Simply staring out the window

 

Staring out the window one day long ago in Hamburg
Staring out the window one day long ago in Hamburg

Stumbling round the web today, I happened upon a New York Times article that was talking about how our brains work. The whole thing is worth reading, so I’ll link to it here:

Hit the Reset Button in Your Brain

However, you don’t need to read the whole thing to get what I thought was the best part. Never hurts if you can slide the word stick-to-itiveness into a sentence…here, enjoy:

This two-part attentional system is one of the crowning achievements of the human brain, and the focus it enables allowed us to harness fire, build the pyramids, discover penicillin and decode the entire human genome. Those projects required some plain old-fashioned stick-to-itiveness.

But the insight that led to them probably came from the daydreaming mode. This brain state, marked by the flow of connections among disparate ideas and thoughts, is responsible for our moments of greatest creativity and insight, when we’re able to solve problems that previously seemed unsolvable. You might be going for a walk or grocery shopping or doing something that doesn’t require sustained attention and suddenly — boom — the answer to a problem that had been vexing you suddenly appears. This is the mind-wandering mode, making connections among things that we didn’t previously see as connected.

Did you read that? Daydreaming mode. That’s the best mode. I excel at that one.

Have had some long meandering conversations this summer with some of my favourite people, and quite an unlucky few have difficulty with down time. Time when they don’t actually have to be doing something. It’s a topic I find myself coming back to again and again.

Writing and playing music and teaching are all things that I enjoy. They bring me untold pleasure, and I shine when I’m in my element. Yet, if there’s one thing I’m exceptionally good at, it’s idling. Doing as little as possible.

You don’t put much value in such a thing? Yes, I suppose I get that. Probably not going to change your mind on this one, anyway, which is why I was so thrilled to see the above-mentioned article. Don’t take my word for it.

The creative answers that make the breakthroughs? They don’t necessarily come when you buckle down and try harder. They just might materialise while walking the dogs or catching a street car. Or the one of the best scenarios for daydreaming?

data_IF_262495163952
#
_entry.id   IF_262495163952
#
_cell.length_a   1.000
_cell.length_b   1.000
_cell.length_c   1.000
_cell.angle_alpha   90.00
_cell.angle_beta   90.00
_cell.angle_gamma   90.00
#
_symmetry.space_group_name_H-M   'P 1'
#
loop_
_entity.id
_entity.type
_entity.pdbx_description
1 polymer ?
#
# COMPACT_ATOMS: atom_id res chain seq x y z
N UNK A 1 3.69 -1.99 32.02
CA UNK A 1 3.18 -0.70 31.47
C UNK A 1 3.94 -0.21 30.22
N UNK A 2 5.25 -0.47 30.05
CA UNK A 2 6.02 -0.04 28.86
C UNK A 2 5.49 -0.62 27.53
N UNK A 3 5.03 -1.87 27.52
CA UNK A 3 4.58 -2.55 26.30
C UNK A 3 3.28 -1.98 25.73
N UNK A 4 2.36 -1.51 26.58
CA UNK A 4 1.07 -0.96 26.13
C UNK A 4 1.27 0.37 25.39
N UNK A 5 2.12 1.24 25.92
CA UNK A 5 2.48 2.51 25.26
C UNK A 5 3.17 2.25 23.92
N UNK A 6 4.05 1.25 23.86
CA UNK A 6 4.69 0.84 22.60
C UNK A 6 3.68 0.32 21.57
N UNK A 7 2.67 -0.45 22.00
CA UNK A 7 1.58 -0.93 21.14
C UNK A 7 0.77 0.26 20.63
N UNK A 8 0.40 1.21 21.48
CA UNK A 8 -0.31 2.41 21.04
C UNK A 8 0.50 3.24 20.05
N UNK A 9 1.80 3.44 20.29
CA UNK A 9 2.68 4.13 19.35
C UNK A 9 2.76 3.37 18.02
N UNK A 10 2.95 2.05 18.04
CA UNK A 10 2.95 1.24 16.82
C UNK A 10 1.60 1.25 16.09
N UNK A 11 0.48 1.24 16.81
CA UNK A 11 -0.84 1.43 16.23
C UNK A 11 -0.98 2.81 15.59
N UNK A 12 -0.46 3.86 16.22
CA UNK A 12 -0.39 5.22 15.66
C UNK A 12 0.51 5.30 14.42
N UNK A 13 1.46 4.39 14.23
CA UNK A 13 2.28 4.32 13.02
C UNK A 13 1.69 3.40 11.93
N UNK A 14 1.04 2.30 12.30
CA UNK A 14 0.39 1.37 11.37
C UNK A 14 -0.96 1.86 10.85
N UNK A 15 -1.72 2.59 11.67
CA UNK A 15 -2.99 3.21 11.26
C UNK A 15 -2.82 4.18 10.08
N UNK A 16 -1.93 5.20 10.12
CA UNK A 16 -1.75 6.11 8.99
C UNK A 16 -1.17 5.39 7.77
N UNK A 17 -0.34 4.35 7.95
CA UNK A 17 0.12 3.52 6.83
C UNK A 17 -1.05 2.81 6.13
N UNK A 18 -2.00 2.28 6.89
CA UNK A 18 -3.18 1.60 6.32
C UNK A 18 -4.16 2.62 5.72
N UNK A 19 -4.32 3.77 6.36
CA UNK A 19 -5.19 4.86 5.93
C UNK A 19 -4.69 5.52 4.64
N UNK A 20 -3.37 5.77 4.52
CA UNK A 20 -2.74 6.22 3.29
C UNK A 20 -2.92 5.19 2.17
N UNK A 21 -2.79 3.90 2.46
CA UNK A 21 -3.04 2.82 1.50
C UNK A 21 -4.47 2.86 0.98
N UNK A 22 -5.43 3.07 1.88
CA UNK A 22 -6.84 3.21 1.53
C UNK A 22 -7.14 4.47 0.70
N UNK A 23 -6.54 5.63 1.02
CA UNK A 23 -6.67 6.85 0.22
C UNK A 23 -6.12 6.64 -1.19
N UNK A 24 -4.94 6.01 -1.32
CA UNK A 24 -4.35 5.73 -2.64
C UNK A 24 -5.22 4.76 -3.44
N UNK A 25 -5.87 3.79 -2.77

Simply staring out the window.

Go ahead and try it. You’ll be glad you did.

 

starting and ending in the front room on the Tottenham Riviera

sometimes you gotta pack up all your stuff

The trip to London is like a huge chunk of molten ore from which I’ll be mining blogposts for a long time to come. Were I to show you my itinerary, you’d be astounded at how much I packed into such a short trip. Big ups to @elaine4queen for meditation-related help and conversations of the highest order.

I got some business taken care of, and there’s big news on that front when it’s more concrete. Don’t count chickens before they’re scratched, or whatever. And I met Robert Godden, who’s also known as The Devotea in teablogging circles. That was an event. To say the least. Here’s a document of that auspicious occasion:

Whatchyou talkin’ ’bout Robert?

If you’ve had the pleasure of meeting Robert either online or in person, you know that he’s passionate and just the other side of sane. It’s one of the myriad of reasons we get along. I also met the infamous Lady Devotea, but was sworn to not publish the photos I took of her. Perhaps once she sees the way I respectfully portrayed her gent, she’ll relent. But until then, I must respect her wishes.

Then, I was introduced to Bloom Tea, which I’ve already mentioned over on the teablog, but bears repeating here. They have five different blends for different times of the day. It’s a clever way to sell tea, so I’m sure I’ll be talking more about this brand in the near future. Here’s a photo of the sample I was given:

the five phases of Bloom Tea

The mornings in London were exactly like they are back here in Germany for me. I get up relatively early, so I can plan my day properly. It means that when others get out of bed, I’ve already been at it for several hours. It’s all rather disconcerting if you think about it. Because I know my level of energy can be a bit off-putting, I attempt to tone it down as best I can – with varying results.